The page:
Creative Thinking in Planning: How Do We Climb outside the Box?

Article excerpt

Creative thinking is a powerful tool for helping planners deal positively with rapid change and complex problems. This paper reflects on several recent UK and European research projects and explains theories underpinning creative thinking, analyses why it is important for planners, and discusses the benefits of using 'creative problem solving' techniques in practice and education. Based on evaluations of applications to date, it examines ways in which creative thinking can be facilitated and applied in the future, in both practice and education.

The need for new ways of thinking about planning is especially acute in the UK, where major reforms are fundamentally reshaping the planning system. Along with the ability to solve complex problems, planning requires the ability to ask the right questions. Since the late 19905, the Labour Government and the planning profession have been fostering a sweeping 'culture change' to make planning a more innovative, active and responsive activity, central to people's lives, rather than overly complex, remote, hard to understand and difficult to access (ODPM, 2001). A recent review of skills required to shape the built environment stressed the role of 'creative thinking, making lateral connections, thinking outside the box' (Egan, 2004, 103). This new type of planning links with the modernising local government agenda to achieve social inclusion, provide sustainable environments, mainstream diversity and equality, and improve the quality of design, all with the involvement of local communities (ODPM, 2005).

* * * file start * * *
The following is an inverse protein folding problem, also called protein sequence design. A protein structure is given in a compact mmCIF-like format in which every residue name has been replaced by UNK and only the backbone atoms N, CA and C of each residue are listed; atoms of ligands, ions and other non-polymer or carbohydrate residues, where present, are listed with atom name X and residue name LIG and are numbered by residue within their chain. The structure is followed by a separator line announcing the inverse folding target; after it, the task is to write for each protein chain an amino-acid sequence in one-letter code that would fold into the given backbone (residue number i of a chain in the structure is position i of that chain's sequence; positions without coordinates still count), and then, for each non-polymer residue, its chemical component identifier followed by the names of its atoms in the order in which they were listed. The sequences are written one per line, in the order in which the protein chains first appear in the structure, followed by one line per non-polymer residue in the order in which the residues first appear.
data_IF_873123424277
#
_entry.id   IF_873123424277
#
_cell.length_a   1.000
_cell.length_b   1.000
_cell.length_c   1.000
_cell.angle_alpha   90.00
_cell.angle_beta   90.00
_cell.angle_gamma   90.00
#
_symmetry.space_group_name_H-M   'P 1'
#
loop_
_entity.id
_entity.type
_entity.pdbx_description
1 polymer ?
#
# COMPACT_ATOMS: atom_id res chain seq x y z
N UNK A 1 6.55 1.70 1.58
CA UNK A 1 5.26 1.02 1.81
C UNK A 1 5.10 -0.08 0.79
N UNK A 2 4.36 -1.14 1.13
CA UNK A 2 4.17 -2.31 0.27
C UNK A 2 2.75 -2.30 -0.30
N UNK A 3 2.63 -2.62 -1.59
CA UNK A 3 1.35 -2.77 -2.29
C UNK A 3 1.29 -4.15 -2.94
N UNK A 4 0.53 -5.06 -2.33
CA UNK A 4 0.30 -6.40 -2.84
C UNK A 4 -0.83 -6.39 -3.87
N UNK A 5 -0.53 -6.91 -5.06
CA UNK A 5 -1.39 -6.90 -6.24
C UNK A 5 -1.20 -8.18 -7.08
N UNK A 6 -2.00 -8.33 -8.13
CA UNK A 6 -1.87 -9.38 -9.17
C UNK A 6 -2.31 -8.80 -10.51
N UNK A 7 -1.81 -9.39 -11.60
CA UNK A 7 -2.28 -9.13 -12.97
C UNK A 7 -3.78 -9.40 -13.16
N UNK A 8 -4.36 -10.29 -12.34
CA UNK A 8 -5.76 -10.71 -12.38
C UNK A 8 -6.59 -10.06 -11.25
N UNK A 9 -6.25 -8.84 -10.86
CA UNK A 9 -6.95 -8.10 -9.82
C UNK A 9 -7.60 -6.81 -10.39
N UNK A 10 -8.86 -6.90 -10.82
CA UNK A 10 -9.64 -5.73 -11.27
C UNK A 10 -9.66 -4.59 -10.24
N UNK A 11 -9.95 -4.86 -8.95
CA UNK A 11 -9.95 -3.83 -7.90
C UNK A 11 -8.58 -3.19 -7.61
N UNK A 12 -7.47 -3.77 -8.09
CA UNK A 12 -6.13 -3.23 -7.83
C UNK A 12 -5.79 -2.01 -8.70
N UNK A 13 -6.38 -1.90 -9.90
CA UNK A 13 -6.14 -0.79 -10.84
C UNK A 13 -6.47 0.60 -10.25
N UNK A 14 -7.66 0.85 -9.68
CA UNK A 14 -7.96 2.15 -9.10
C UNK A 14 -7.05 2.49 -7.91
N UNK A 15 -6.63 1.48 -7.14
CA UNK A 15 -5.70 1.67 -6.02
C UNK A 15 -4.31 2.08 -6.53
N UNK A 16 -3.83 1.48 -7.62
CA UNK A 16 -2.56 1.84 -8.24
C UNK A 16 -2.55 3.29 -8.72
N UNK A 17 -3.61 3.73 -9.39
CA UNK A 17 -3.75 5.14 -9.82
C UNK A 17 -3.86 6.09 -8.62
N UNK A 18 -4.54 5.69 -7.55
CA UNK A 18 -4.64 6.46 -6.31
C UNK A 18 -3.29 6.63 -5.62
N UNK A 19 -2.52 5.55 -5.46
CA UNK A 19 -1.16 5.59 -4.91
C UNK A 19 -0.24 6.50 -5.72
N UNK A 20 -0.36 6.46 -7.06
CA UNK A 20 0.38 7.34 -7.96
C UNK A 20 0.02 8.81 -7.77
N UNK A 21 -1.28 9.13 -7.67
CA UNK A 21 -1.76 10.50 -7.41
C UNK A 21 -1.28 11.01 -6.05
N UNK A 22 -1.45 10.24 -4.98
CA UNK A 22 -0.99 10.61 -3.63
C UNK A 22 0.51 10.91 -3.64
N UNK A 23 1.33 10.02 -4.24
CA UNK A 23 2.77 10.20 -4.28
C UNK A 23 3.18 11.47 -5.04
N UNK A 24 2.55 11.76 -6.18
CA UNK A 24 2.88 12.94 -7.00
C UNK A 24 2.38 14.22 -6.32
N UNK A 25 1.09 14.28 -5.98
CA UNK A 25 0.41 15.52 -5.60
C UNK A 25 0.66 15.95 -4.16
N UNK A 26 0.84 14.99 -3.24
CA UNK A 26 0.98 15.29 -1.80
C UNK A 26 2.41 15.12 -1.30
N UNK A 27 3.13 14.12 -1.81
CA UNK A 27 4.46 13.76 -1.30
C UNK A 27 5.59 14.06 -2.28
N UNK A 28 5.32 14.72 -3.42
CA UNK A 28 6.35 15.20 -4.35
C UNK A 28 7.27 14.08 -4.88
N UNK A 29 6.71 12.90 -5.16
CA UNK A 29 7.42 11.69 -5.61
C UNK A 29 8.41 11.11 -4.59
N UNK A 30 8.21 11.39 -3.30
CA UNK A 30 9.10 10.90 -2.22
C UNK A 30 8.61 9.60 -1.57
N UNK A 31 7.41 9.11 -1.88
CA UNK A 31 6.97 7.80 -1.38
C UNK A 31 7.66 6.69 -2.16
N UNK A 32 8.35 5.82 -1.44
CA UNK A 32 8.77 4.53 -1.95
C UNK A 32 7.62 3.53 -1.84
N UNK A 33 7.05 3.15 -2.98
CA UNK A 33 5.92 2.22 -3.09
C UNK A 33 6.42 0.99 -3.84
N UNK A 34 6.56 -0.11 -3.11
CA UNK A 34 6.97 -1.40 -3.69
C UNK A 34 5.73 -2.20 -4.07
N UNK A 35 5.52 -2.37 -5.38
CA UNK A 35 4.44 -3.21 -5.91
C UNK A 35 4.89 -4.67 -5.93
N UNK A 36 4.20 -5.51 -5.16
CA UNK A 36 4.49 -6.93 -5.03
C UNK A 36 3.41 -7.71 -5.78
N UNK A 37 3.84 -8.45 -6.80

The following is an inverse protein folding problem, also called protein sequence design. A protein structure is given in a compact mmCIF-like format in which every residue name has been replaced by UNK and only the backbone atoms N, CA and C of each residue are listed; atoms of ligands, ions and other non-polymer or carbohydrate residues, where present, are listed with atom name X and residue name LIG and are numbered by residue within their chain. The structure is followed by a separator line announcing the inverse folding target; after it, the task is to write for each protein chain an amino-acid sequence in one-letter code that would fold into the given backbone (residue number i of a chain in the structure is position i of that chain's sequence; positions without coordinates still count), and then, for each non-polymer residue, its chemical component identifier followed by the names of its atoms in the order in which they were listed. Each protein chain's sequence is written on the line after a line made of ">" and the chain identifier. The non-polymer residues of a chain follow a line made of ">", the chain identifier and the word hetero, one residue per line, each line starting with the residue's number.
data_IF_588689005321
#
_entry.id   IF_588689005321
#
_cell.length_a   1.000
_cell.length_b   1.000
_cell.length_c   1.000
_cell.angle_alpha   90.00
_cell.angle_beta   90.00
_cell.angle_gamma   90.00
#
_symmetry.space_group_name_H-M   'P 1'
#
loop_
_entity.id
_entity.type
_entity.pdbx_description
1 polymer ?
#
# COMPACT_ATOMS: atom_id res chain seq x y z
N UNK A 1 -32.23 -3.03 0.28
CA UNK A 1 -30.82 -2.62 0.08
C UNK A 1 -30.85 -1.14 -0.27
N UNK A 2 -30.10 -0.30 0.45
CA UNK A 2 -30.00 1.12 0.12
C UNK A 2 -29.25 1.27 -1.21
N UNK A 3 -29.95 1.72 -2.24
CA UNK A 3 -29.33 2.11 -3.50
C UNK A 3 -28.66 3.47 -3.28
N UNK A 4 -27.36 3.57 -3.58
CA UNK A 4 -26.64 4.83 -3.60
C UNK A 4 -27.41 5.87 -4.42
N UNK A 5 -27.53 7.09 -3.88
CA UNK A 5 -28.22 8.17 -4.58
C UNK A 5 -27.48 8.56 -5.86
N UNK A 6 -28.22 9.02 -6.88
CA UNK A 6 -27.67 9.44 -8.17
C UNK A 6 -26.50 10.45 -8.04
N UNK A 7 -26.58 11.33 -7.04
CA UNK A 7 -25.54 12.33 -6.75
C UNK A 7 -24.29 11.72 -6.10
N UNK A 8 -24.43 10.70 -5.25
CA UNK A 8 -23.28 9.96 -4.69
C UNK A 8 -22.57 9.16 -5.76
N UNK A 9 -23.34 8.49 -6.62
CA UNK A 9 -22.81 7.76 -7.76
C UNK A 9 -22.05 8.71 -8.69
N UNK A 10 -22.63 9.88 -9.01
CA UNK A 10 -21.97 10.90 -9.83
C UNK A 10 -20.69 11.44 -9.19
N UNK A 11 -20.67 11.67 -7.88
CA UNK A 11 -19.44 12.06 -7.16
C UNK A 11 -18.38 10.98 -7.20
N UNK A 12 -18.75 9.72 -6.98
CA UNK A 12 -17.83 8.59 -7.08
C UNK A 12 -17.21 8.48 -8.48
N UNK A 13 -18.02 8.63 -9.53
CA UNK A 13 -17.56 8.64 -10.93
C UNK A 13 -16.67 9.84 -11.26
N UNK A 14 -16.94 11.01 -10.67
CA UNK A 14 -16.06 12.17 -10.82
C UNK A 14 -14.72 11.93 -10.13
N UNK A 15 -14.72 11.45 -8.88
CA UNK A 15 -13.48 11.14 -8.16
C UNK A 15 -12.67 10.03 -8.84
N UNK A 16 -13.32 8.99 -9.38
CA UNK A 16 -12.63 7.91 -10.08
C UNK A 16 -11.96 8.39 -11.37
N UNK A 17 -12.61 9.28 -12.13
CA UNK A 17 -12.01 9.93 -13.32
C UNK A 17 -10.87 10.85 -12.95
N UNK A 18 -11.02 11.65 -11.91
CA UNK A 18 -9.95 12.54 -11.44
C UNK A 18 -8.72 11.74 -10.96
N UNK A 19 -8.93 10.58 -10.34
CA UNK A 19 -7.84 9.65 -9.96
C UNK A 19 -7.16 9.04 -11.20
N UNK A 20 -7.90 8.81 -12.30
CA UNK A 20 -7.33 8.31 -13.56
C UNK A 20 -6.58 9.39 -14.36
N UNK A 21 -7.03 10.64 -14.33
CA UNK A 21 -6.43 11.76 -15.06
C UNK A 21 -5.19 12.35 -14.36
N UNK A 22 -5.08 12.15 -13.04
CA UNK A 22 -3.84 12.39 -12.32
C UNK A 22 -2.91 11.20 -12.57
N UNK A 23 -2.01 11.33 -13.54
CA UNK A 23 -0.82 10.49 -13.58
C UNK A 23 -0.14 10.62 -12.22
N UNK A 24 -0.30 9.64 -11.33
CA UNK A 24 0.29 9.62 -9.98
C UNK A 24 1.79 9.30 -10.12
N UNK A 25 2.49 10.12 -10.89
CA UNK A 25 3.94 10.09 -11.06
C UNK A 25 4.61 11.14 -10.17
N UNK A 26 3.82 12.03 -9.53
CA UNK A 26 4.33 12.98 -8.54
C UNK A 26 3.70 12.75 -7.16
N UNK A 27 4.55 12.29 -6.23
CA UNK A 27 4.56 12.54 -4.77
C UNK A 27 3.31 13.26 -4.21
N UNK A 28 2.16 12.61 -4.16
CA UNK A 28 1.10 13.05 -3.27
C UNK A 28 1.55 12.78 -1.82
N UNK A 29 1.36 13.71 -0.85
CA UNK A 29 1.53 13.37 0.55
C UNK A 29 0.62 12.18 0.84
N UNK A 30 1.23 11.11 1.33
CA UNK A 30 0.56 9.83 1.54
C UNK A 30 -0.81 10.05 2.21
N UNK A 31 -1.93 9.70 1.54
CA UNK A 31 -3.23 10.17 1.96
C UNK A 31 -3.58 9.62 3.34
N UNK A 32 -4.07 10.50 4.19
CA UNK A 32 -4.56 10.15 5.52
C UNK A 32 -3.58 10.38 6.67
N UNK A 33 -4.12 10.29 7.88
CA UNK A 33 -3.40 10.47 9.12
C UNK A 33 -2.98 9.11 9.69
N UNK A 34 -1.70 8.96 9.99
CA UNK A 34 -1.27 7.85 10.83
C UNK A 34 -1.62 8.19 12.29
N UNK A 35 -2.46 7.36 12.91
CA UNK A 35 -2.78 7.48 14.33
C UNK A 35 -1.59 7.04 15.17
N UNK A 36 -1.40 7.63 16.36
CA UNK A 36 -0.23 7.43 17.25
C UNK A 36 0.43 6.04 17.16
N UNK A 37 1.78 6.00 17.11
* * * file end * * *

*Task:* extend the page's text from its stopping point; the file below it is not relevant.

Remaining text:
Radical changes are simultaneously taking place in British planning education, following the report of a special Education Commission (RTPI, 2003), as discussed in earlier editions of this journal (Batey, 2003; Brown et al., 2003; Batey et al., 2003). The new education guidelines leave more room for creatively constructing the planning curriculum. The first two learning outcomes for RTPI-accredited programmes are: '1. Generate visionary and imaginative responses to spatial planning challenges ...', '2. ... combine creative direction for the future with credible means of implementation' (RTPI, 2004, 10).

The approach

This paper is based on the applied primary research of authors with extensive experience of planning practice and academia in Europe and the USA. It is relevant for both academics and practitioners who are interested in developing fresh approaches to their work.

It aims to make the case for integrating creative thinking into planning education and practice, explains particular approaches to creative problem solving and discusses future applications. Following an analysis of the meaning of creativity, its importance for planning and the role of education, techniques of 'creative problem solving' are explored. The paper examines the theory and pedagogy underpinning these techniques, evaluates examples of their use in education and wider applications in practice.

In action-learning workshops, the authors learned and developed the skills of using these creativity techniques. Taking on the role of creativity practitioners, they consciously reflected on their use of the techniques and as participant observers helped facilitate each other's sessions. They assessed what impact the techniques had on participants and their work, using written questionnaires, verbal observations and creative visualisation techniques such as finger painting. Through ongoing applications and teaching workshops, the authors probed the pros and cons of the techniques to assess the situations in which they could have most benefit.

What distinguishes creativity?

Creativity is about 'bringing something new into being'. Its root is the Latin creatio - to make or to grow (Weiner, 2000,8). The Town Planning Network (1999,10) defined it as 'the ability to repackage or combine ideas in new ways which are of practical use and add value', whereas the UK National Advisory Committee on Creative and Cultural Education defined it as: 'imaginative activity fashioned so as to produce outcomes that are both original and of value' (NACCC, 1999). …